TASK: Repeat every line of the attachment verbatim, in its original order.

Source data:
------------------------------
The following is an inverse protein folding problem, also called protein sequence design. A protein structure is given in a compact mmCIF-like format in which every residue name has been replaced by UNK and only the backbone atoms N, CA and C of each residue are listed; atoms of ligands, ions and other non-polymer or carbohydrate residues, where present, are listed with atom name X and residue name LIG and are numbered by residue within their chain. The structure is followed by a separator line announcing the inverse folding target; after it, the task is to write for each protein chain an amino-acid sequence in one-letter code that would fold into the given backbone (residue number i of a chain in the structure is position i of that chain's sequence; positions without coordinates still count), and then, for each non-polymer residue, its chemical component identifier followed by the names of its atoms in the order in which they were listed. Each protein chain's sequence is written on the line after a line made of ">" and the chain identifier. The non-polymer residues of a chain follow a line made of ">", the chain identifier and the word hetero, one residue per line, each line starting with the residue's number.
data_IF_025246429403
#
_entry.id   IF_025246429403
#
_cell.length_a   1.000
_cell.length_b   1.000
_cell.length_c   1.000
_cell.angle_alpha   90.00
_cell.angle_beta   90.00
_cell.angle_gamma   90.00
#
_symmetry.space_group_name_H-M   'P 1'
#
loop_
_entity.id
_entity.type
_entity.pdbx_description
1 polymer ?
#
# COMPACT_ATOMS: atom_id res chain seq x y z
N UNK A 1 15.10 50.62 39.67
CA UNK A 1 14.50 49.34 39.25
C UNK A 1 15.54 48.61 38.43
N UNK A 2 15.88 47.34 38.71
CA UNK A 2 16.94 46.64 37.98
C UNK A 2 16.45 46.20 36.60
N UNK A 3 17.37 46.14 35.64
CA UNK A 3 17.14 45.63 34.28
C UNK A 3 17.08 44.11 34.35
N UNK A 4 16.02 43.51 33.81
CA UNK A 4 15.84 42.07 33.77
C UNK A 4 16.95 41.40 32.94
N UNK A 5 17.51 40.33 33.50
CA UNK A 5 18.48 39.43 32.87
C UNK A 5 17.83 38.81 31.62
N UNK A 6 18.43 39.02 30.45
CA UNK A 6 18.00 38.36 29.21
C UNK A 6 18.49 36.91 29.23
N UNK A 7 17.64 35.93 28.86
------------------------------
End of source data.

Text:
The following is an inverse protein folding problem, also called protein sequence design. A protein structure is given in a compact mmCIF-like format in which every residue name has been replaced by UNK and only the backbone atoms N, CA and C of each residue are listed; atoms of ligands, ions and other non-polymer or carbohydrate residues, where present, are listed with atom name X and residue name LIG and are numbered by residue within their chain. The structure is followed by a separator line announcing the inverse folding target; after it, the task is to write for each protein chain an amino-acid sequence in one-letter code that would fold into the given backbone (residue number i of a chain in the structure is position i of that chain's sequence; positions without coordinates still count), and then, for each non-polymer residue, its chemical component identifier followed by the names of its atoms in the order in which they were listed. Each protein chain's sequence is written on the line after a line made of ">" and the chain identifier. The non-polymer residues of a chain follow a line made of ">", the chain identifier and the word hetero, one residue per line, each line starting with the residue's number.
data_IF_025246429403
#
_entry.id   IF_025246429403
#
_cell.length_a   1.000
_cell.length_b   1.000
_cell.length_c   1.000
_cell.angle_alpha   90.00
_cell.angle_beta   90.00
_cell.angle_gamma   90.00
#
_symmetry.space_group_name_H-M   'P 1'
#
loop_
_entity.id
_entity.type
_entity.pdbx_description
1 polymer ?
#
# COMPACT_ATOMS: atom_id res chain seq x y z
N UNK A 1 15.10 50.62 39.67
CA UNK A 1 14.50 49.34 39.25
C UNK A 1 15.54 48.61 38.43
N UNK A 2 15.88 47.34 38.71
CA UNK A 2 16.94 46.64 37.98
C UNK A 2 16.45 46.20 36.60
N UNK A 3 17.37 46.14 35.64
CA UNK A 3 17.14 45.63 34.28
C UNK A 3 17.08 44.11 34.35
N UNK A 4 16.02 43.51 33.81
CA UNK A 4 15.84 42.07 33.77
C UNK A 4 16.95 41.40 32.94
N UNK A 5 17.51 40.33 33.50
CA UNK A 5 18.48 39.43 32.87
C UNK A 5 17.83 38.81 31.62
N UNK A 6 18.43 39.02 30.45
CA UNK A 6 18.00 38.36 29.21
C UNK A 6 18.49 36.91 29.23
N UNK A 7 17.64 35.93 28.86